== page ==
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How to Organize an Advocacy Group Retreat | Historic Preservation | Wisconsin Historical Society

Guide or Instruction

How to Use a Retreat to Recharge Your Historic Preservation Group

How to Organize an Advocacy Group Retreat | Historic Preservation | Wisconsin Historical Society

If your historic preservation advocacy group is facing a large or complex issue, you may consider organizing a retreat. A retreat will allow your group to focus on a difficult issue in a setting that is free of daily distractions. A retreat helps to build a sense of community and commonality among participants that can recharge your whole group. The act of gathering together in a new venue often spurs new and creative thinking. Participants are removed from their regular surroundings, away from daily email, phone calls, and everyday tasks.

A retreat is a good idea when your group is creating significant organizational steering tools, such as your strategic plan or your advocacy plan. Consider finding a location that is especially inspiring and relaxing. You might also decide to hold a retreat once a year just to review your accomplishments, explore your missteps, chart your progress on a strategic plan, or prepare your budget and work plan for the upcoming year.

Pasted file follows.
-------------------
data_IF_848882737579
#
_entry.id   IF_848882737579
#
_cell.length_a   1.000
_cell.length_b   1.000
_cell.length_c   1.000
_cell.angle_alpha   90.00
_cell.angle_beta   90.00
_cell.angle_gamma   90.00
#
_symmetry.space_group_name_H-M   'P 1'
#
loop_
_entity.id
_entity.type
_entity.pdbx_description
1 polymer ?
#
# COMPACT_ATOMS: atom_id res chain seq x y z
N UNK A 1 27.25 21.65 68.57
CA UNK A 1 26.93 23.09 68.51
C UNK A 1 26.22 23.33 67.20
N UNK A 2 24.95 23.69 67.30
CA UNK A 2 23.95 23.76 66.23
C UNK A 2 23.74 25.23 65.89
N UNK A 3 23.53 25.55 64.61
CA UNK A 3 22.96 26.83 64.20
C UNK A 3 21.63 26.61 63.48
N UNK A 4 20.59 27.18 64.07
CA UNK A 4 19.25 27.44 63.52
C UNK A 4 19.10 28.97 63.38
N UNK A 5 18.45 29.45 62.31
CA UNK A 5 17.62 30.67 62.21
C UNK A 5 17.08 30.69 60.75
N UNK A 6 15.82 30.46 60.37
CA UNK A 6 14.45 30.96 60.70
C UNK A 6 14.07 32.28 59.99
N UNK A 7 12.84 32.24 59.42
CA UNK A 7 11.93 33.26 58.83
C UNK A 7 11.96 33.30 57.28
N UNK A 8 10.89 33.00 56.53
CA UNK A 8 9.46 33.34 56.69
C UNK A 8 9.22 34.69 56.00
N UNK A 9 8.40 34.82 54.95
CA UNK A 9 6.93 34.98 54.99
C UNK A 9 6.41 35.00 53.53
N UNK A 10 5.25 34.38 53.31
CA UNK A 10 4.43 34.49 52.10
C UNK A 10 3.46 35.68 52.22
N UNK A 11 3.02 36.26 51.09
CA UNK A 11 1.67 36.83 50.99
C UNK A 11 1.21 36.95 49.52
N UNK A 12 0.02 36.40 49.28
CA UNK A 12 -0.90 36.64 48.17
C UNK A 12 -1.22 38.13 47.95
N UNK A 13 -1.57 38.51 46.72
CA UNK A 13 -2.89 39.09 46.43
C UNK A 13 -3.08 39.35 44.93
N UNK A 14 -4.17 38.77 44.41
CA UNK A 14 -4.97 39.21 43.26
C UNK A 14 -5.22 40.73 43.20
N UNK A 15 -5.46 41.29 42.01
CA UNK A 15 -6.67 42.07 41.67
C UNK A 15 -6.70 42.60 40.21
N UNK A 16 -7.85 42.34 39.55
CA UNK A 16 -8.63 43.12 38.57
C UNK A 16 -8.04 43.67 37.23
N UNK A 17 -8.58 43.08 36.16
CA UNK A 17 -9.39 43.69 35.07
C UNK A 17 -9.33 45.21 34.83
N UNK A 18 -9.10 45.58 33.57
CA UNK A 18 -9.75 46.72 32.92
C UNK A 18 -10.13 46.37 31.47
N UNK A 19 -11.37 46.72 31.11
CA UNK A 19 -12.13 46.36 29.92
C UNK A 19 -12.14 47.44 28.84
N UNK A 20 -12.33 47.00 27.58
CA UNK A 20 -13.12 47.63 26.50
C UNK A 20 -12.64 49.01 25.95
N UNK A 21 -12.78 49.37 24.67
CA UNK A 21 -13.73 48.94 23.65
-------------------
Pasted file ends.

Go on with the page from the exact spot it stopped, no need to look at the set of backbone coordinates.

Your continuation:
Location, Location, Location

Conventional retreat sites are spaces that are open to the public and can be reserved at little or no cost, such as:

  • Community centers
  • Libraries
  • Museums
  • Civic club spaces
  • Churches
  • Homes of board members
  • Corporate board rooms

If you want to mix things up and play off the "retreat" theme, reserve a lodge or group campsite at a state park. You might also consider hosting a "moving retreat" on a bus to visit organizations around the region who have dealt with issues your organization is facing. If you choose this option, break up the retreat into two parts, with a more conventional meeting one day followed by a road trip the next.